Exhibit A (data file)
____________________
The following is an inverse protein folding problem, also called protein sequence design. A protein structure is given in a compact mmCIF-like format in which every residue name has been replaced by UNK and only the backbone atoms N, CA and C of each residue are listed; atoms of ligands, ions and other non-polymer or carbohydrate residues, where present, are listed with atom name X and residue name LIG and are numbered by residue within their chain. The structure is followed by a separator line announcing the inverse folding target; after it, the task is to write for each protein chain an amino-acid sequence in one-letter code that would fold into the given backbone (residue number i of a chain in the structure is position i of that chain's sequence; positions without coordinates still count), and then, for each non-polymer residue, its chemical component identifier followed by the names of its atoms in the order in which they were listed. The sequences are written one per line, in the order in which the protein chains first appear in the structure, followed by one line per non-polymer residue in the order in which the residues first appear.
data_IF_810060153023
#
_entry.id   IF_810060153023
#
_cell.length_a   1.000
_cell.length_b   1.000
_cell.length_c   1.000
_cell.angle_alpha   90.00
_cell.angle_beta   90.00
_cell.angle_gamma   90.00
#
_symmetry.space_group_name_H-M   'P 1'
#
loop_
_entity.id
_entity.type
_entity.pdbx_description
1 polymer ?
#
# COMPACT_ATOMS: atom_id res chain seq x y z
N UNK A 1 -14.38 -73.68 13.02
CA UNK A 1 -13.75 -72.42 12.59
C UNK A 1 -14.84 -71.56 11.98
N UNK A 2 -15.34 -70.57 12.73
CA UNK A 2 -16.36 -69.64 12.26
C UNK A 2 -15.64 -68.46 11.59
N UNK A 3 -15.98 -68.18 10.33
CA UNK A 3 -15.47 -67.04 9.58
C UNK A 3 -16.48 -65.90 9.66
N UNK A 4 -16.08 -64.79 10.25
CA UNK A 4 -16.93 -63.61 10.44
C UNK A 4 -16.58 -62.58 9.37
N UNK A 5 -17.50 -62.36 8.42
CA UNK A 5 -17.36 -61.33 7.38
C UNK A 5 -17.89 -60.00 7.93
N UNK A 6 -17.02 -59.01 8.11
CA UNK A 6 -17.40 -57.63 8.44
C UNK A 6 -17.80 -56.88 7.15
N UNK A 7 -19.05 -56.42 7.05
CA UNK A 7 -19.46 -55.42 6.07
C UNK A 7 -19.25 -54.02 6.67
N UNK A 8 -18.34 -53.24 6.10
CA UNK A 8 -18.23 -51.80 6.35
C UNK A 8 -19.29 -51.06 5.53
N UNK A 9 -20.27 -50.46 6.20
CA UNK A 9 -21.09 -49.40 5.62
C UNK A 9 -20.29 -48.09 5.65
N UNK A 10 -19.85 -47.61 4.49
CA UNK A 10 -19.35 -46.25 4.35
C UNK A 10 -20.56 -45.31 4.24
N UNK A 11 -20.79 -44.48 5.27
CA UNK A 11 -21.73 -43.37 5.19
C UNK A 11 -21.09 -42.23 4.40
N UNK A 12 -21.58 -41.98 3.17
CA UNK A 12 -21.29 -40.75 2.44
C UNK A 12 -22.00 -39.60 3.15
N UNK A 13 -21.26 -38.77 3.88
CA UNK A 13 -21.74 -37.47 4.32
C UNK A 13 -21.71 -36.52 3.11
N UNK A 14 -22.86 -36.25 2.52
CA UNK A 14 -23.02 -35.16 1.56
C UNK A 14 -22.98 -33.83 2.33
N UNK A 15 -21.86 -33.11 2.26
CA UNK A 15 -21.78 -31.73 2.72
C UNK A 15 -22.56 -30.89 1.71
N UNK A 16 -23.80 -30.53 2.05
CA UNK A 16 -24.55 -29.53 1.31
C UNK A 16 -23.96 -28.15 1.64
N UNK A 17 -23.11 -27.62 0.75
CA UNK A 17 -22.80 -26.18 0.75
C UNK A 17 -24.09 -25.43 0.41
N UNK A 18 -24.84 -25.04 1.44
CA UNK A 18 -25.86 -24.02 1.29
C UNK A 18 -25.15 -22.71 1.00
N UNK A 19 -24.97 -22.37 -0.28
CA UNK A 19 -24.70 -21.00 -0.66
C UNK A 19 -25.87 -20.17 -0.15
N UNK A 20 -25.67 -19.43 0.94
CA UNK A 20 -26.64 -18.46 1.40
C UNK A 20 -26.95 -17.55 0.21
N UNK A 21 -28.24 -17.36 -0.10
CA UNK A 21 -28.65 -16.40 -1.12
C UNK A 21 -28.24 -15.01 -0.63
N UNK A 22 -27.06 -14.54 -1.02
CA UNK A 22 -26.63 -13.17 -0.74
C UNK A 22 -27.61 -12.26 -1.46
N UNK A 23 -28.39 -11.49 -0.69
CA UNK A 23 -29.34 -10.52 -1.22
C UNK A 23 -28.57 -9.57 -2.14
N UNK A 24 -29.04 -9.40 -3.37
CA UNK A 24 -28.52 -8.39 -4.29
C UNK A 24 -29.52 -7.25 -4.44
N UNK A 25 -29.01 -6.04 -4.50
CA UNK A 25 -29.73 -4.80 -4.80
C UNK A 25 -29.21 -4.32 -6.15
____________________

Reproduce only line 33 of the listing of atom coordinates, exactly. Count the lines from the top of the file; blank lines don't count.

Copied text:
C UNK A 4 -16.58 -62.58 9.37